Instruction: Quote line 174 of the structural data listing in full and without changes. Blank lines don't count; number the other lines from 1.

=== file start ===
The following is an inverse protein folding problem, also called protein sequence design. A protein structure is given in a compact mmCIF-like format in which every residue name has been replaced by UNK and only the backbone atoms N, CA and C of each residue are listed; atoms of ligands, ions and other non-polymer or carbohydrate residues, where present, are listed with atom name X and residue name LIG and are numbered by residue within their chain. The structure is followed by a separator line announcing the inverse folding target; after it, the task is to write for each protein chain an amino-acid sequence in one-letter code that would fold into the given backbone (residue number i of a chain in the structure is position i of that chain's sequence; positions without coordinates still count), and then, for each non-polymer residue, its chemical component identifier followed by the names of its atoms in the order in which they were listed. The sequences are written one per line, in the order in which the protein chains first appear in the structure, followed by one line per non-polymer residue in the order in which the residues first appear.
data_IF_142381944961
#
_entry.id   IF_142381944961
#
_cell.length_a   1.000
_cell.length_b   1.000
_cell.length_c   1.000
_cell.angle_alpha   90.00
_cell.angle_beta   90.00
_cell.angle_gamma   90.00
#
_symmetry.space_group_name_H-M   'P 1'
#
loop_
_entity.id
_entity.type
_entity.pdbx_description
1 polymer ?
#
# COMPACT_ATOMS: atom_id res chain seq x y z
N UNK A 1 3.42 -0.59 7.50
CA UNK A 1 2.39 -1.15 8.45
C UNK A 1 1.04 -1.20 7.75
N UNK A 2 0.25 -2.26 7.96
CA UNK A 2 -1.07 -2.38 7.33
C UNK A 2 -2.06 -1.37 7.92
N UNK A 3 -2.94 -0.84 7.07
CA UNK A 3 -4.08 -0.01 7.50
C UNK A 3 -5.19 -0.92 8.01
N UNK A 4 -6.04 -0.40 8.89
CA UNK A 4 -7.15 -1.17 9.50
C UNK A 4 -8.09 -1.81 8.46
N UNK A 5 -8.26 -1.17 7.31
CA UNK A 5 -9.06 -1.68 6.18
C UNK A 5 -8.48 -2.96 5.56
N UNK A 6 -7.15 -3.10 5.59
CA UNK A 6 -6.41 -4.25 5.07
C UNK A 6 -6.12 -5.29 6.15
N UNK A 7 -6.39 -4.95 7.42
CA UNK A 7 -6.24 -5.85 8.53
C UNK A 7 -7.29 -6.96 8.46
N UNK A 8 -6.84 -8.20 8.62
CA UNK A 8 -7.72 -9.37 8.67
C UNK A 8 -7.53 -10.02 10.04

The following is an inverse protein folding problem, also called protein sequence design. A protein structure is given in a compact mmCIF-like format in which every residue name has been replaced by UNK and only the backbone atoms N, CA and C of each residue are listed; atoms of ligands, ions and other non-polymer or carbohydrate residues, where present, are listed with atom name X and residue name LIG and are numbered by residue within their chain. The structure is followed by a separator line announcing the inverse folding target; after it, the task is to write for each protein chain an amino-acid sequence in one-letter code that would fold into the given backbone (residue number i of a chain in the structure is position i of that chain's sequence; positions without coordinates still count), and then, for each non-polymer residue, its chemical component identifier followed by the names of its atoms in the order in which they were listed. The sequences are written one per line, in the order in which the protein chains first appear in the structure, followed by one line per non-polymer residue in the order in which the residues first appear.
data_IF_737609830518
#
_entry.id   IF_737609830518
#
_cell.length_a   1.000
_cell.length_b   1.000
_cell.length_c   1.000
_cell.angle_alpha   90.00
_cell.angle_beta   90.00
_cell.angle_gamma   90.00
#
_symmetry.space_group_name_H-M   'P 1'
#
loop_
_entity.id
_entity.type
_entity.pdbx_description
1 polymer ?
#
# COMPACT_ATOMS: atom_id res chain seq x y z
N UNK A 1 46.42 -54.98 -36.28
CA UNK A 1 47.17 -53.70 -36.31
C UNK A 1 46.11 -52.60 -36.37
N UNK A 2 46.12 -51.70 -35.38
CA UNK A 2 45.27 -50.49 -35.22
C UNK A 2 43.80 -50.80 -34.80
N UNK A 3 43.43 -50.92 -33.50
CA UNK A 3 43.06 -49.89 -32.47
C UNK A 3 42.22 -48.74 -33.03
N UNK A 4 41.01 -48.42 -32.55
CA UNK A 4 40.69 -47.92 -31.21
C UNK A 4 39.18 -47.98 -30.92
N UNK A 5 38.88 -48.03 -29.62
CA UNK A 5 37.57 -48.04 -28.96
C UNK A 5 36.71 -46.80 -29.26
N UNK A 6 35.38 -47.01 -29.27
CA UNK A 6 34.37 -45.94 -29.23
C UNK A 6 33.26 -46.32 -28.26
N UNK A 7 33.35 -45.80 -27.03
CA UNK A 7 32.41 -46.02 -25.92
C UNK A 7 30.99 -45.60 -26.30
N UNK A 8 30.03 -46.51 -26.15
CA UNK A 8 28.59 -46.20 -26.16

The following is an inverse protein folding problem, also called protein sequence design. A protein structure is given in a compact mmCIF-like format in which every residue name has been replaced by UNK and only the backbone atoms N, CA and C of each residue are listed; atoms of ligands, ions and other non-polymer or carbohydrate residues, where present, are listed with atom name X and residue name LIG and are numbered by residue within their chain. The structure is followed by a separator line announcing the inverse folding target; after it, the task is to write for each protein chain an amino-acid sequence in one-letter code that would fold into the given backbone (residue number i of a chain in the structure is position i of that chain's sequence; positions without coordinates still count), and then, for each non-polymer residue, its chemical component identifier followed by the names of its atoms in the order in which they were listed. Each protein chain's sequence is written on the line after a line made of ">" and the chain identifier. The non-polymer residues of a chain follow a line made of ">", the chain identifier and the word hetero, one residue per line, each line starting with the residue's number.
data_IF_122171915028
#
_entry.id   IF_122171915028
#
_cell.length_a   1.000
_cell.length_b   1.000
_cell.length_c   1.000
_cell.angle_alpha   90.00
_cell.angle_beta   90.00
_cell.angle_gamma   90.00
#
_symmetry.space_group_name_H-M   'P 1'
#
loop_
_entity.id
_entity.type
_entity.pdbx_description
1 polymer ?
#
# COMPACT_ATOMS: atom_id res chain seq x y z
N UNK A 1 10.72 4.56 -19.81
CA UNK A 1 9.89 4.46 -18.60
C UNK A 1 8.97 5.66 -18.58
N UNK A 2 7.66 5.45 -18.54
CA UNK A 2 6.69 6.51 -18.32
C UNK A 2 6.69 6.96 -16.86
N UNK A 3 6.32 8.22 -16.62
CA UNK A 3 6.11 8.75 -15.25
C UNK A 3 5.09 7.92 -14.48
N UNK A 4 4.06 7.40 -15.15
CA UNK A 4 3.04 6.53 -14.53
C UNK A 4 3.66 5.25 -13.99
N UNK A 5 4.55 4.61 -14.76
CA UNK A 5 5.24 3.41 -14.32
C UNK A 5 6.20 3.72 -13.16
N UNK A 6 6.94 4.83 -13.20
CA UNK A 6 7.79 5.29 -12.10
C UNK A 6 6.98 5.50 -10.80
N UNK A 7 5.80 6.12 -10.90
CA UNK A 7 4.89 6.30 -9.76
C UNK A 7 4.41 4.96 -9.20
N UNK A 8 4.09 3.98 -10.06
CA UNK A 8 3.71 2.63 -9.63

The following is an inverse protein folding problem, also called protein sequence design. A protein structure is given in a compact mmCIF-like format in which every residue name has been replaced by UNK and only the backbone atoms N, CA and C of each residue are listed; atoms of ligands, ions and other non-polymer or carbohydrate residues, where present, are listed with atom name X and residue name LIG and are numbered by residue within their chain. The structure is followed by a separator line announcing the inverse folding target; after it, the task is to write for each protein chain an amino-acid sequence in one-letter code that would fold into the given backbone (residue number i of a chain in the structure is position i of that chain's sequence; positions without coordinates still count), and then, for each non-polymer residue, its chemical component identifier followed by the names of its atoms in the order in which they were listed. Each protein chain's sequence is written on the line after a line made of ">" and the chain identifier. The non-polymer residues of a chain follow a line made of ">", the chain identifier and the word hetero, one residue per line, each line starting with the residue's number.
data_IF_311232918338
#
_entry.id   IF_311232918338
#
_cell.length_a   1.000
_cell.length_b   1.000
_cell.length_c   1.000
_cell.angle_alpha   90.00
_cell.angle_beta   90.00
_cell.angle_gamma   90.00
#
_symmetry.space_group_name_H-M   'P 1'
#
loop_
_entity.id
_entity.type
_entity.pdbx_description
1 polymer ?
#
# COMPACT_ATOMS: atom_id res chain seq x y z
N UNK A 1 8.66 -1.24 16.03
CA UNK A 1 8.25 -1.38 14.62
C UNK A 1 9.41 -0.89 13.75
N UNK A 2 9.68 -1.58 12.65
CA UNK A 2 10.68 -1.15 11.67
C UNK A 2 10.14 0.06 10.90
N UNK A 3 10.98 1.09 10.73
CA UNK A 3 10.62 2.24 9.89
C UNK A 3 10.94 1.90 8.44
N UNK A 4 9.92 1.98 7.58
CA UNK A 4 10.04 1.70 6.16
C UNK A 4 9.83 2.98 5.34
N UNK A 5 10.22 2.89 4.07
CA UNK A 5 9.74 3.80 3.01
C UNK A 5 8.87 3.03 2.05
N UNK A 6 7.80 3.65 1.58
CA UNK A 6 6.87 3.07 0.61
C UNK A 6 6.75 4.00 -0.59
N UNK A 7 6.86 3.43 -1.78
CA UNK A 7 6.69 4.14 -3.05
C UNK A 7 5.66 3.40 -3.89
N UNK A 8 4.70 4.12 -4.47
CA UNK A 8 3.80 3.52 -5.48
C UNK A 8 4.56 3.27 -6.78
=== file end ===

CA UNK A 7 6.69 4.14 -3.05